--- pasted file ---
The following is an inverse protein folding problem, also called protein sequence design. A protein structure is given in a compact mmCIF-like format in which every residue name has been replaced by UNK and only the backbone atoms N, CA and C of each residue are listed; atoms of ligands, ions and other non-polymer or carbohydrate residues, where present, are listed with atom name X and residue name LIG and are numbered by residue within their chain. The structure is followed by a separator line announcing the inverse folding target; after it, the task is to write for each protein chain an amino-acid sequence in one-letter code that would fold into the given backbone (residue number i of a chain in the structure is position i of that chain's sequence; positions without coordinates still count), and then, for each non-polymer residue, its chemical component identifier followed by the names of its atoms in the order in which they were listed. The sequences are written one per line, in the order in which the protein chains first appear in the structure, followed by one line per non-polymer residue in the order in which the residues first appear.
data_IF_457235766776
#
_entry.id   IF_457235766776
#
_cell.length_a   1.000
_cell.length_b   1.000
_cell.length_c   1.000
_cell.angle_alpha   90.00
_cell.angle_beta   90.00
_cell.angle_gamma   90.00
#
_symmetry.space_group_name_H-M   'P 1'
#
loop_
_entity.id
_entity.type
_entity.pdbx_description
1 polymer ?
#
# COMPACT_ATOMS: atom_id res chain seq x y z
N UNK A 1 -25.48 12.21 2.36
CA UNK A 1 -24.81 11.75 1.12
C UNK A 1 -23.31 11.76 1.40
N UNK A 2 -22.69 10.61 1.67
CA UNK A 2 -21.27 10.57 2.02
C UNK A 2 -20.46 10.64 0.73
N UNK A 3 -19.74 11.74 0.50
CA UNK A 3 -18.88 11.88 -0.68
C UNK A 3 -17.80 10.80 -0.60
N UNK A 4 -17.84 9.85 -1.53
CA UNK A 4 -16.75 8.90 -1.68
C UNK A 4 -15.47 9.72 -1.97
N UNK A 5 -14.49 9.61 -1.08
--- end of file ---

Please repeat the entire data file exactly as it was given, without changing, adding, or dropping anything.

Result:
The following is an inverse protein folding problem, also called protein sequence design. A protein structure is given in a compact mmCIF-like format in which every residue name has been replaced by UNK and only the backbone atoms N, CA and C of each residue are listed; atoms of ligands, ions and other non-polymer or carbohydrate residues, where present, are listed with atom name X and residue name LIG and are numbered by residue within their chain. The structure is followed by a separator line announcing the inverse folding target; after it, the task is to write for each protein chain an amino-acid sequence in one-letter code that would fold into the given backbone (residue number i of a chain in the structure is position i of that chain's sequence; positions without coordinates still count), and then, for each non-polymer residue, its chemical component identifier followed by the names of its atoms in the order in which they were listed. The sequences are written one per line, in the order in which the protein chains first appear in the structure, followed by one line per non-polymer residue in the order in which the residues first appear.
data_IF_457235766776
#
_entry.id   IF_457235766776
#
_cell.length_a   1.000
_cell.length_b   1.000
_cell.length_c   1.000
_cell.angle_alpha   90.00
_cell.angle_beta   90.00
_cell.angle_gamma   90.00
#
_symmetry.space_group_name_H-M   'P 1'
#
loop_
_entity.id
_entity.type
_entity.pdbx_description
1 polymer ?
#
# COMPACT_ATOMS: atom_id res chain seq x y z
N UNK A 1 -25.48 12.21 2.36
CA UNK A 1 -24.81 11.75 1.12
C UNK A 1 -23.31 11.76 1.40
N UNK A 2 -22.69 10.61 1.67
CA UNK A 2 -21.27 10.57 2.02
C UNK A 2 -20.46 10.64 0.73
N UNK A 3 -19.74 11.74 0.50
CA UNK A 3 -18.88 11.88 -0.68
C UNK A 3 -17.80 10.80 -0.60
N UNK A 4 -17.84 9.85 -1.53
CA UNK A 4 -16.75 8.90 -1.68
C UNK A 4 -15.47 9.72 -1.97
N UNK A 5 -14.49 9.61 -1.08